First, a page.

Aristocratic cakes rule the culinary realm. You have the king cake, many sorts of queen cakes (most of them cupcake-type things), the Lady Baltimore cake (His Lordship has one, too), and I’ve heard of something called a Regent cake that has a pedigree Burke’s Peerage wouldn’t validate. Even the Maids of Honor (attendant to a queen) have a tart, appropriate since its reputed to have first been baked by Ann Boleyn for her paramour Henry VIII, who was at the time a married man.
Then you have the Prince of Wales cake, whose bloodlines are impeccable. Original recipes date from the mid-nineteenth century, when it was described as a cake of alternate light and dark layers (most often only two, the light layer being on top). Later recipes will still give you two recipes for batter, one light, the other dark, but instead of baking two different-color layered cakes, they recommend marbling the batters then baking. Most recent recipes describe what most of us would recognize as a spice cake.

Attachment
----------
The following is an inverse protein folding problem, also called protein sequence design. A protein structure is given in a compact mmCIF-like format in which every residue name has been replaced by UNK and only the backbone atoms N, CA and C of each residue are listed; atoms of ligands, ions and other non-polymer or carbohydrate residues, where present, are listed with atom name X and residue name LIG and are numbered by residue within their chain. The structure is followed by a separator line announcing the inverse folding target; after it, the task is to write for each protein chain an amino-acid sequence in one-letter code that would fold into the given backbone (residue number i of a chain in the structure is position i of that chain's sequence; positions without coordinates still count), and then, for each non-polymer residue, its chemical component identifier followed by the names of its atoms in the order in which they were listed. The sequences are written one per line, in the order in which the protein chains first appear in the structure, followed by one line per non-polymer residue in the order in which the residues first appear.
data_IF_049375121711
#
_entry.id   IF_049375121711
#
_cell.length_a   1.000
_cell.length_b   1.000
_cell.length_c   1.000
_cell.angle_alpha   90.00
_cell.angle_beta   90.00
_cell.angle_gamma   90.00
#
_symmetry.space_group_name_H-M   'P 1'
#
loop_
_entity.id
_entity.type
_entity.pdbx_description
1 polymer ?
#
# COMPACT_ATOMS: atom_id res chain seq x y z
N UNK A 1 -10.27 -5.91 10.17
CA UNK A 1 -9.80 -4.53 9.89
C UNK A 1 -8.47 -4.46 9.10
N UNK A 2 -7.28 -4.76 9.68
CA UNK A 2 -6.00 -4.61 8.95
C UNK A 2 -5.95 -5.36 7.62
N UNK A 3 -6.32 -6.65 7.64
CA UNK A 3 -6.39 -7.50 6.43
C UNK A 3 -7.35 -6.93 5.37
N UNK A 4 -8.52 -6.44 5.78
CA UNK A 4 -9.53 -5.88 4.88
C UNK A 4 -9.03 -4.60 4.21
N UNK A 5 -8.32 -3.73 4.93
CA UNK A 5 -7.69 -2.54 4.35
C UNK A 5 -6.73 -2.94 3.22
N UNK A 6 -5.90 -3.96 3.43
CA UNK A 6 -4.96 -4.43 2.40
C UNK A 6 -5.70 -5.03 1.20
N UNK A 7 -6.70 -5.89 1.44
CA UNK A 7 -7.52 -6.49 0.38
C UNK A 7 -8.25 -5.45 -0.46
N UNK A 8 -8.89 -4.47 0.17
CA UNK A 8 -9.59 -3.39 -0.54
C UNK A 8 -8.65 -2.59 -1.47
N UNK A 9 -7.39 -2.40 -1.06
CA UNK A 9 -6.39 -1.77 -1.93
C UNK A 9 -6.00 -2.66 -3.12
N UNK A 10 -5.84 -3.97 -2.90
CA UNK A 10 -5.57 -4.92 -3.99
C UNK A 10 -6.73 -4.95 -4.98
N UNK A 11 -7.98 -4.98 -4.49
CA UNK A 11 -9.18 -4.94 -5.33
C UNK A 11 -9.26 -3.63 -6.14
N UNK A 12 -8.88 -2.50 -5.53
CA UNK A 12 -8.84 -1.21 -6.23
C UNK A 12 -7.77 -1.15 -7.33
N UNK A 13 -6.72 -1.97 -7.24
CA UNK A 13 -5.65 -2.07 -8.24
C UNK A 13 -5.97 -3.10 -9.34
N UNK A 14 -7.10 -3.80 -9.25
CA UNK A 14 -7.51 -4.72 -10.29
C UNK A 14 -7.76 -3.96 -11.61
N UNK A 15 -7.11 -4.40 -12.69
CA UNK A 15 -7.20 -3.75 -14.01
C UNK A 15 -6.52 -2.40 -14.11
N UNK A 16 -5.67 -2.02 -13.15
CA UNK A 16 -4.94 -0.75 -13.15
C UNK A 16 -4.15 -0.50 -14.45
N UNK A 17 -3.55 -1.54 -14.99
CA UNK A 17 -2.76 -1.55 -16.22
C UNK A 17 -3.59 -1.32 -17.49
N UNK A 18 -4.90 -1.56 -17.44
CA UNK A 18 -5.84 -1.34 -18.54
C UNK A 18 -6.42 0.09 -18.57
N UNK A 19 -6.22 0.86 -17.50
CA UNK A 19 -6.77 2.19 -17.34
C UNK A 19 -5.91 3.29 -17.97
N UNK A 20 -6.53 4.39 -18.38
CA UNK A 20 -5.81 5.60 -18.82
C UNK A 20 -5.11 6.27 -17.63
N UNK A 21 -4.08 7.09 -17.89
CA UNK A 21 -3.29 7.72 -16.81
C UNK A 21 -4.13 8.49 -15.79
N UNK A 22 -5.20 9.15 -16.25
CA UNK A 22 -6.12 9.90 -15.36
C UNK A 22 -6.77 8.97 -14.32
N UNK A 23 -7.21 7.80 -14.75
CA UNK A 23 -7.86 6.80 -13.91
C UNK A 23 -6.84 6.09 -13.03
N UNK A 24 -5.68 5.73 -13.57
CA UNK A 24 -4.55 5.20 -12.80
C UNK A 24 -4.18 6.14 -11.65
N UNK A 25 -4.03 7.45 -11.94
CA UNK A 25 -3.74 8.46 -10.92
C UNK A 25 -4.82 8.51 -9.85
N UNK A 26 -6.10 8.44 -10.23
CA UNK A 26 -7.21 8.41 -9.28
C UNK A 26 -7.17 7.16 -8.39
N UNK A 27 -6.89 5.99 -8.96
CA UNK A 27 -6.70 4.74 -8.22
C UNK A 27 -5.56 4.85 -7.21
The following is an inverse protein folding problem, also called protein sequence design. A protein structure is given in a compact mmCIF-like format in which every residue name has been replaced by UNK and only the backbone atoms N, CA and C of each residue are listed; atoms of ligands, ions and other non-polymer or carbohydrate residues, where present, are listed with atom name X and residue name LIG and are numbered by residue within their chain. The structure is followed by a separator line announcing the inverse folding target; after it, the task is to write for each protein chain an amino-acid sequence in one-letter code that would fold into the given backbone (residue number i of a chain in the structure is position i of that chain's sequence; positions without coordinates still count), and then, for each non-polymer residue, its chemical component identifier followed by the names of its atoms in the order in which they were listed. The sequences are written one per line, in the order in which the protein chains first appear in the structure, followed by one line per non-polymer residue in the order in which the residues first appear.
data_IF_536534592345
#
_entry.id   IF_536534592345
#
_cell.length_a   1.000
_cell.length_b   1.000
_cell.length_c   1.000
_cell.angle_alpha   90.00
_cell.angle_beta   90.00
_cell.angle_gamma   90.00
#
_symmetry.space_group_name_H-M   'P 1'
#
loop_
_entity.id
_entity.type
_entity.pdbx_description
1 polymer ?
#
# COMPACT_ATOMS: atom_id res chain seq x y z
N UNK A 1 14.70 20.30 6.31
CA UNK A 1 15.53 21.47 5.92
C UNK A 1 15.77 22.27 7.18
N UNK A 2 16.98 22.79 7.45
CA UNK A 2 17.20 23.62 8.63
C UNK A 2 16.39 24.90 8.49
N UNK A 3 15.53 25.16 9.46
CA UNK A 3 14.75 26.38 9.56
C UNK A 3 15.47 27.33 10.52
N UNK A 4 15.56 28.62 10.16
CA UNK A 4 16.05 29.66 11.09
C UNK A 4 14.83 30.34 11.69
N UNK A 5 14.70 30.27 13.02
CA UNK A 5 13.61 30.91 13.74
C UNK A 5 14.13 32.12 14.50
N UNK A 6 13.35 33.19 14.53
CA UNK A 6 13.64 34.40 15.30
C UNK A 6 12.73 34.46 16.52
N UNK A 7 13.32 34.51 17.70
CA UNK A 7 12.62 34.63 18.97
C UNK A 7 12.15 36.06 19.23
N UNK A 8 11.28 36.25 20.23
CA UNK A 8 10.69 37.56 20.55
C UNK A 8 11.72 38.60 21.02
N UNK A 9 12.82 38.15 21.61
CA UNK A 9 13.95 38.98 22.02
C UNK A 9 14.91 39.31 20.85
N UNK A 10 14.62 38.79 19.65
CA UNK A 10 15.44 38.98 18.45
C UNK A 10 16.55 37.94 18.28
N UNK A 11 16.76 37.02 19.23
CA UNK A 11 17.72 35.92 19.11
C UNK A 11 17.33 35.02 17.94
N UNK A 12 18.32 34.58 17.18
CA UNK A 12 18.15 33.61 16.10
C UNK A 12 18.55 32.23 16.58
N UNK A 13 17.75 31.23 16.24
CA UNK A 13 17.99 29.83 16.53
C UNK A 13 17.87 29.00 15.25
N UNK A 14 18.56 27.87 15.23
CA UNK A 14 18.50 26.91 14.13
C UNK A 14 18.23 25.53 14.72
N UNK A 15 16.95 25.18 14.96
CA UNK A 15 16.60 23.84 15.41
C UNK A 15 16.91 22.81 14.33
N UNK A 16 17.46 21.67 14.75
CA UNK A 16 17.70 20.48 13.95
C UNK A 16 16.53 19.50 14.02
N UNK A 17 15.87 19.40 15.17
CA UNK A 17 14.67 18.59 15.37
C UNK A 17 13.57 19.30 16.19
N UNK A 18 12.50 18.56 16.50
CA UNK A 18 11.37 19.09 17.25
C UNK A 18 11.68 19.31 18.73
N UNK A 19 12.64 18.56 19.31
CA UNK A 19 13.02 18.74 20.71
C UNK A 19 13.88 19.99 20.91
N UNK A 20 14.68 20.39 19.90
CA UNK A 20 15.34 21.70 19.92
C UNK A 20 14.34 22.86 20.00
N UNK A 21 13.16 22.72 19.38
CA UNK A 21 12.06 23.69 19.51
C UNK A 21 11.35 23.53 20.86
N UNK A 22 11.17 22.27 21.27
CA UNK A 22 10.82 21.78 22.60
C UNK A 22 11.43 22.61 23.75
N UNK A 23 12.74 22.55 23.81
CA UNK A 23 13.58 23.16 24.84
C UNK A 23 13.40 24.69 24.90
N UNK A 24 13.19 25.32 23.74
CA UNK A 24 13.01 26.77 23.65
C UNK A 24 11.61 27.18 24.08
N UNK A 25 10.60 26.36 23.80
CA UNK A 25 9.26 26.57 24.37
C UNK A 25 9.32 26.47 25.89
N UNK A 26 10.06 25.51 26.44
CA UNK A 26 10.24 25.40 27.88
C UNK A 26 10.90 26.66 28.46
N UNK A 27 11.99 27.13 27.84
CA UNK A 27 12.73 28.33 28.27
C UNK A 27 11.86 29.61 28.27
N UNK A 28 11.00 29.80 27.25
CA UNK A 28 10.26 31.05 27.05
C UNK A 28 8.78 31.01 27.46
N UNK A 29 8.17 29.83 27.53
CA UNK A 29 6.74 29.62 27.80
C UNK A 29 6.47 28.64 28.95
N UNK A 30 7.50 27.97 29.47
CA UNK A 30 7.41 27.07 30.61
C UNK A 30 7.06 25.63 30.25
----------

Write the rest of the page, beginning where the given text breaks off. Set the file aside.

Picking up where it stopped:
Here’s a very old-fashioned recipe from Heirloom Recipes of Yesterday and Today for Tomorrow, a cookbook sponsored by Oxford-Lafayette County Historic Homes, issued in 1965. By all means notice the alternate layering, but take special note of the articulation in this beautifully-written recipe.